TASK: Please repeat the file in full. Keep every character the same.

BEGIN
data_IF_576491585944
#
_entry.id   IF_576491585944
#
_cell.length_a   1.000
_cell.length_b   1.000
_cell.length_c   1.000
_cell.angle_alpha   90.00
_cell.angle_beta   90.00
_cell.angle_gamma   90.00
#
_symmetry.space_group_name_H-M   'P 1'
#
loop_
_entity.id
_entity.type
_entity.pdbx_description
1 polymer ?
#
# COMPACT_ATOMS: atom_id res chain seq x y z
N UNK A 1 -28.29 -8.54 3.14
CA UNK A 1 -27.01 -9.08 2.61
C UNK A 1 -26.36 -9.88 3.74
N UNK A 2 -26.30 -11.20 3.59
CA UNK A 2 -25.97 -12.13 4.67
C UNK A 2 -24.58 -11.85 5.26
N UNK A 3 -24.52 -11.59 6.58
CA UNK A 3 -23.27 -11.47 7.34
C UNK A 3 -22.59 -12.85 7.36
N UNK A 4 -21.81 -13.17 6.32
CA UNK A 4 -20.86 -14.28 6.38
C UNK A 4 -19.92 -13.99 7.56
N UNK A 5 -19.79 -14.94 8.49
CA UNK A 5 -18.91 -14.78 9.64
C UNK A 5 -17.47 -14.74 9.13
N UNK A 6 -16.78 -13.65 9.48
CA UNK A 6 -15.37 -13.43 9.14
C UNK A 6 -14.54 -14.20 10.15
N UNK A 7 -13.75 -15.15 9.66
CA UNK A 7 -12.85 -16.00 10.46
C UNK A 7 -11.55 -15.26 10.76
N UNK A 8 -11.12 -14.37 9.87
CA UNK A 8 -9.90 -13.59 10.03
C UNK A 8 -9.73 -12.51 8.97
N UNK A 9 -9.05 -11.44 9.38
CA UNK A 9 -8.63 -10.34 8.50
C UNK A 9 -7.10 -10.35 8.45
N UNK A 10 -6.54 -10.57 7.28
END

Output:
data_IF_576491585944
#
_entry.id   IF_576491585944
#
_cell.length_a   1.000
_cell.length_b   1.000
_cell.length_c   1.000
_cell.angle_alpha   90.00
_cell.angle_beta   90.00
_cell.angle_gamma   90.00
#
_symmetry.space_group_name_H-M   'P 1'
#
loop_
_entity.id
_entity.type
_entity.pdbx_description
1 polymer ?
#
# COMPACT_ATOMS: atom_id res chain seq x y z
N UNK A 1 -28.29 -8.54 3.14
CA UNK A 1 -27.01 -9.08 2.61
C UNK A 1 -26.36 -9.88 3.74
N UNK A 2 -26.30 -11.20 3.59
CA UNK A 2 -25.97 -12.13 4.67
C UNK A 2 -24.58 -11.85 5.26
N UNK A 3 -24.52 -11.59 6.58
CA UNK A 3 -23.27 -11.47 7.34
C UNK A 3 -22.59 -12.85 7.36
N UNK A 4 -21.81 -13.17 6.32
CA UNK A 4 -20.86 -14.28 6.38
C UNK A 4 -19.92 -13.99 7.56
N UNK A 5 -19.79 -14.94 8.49
CA UNK A 5 -18.91 -14.78 9.64
C UNK A 5 -17.47 -14.74 9.13
N UNK A 6 -16.78 -13.65 9.48
CA UNK A 6 -15.37 -13.43 9.14
C UNK A 6 -14.54 -14.20 10.15
N UNK A 7 -13.75 -15.15 9.66
CA UNK A 7 -12.85 -16.00 10.46
C UNK A 7 -11.55 -15.26 10.76
N UNK A 8 -11.12 -14.37 9.87
CA UNK A 8 -9.90 -13.59 10.03
C UNK A 8 -9.73 -12.51 8.97
N UNK A 9 -9.05 -11.44 9.38
CA UNK A 9 -8.63 -10.34 8.50
C UNK A 9 -7.10 -10.35 8.45
N UNK A 10 -6.54 -10.57 7.28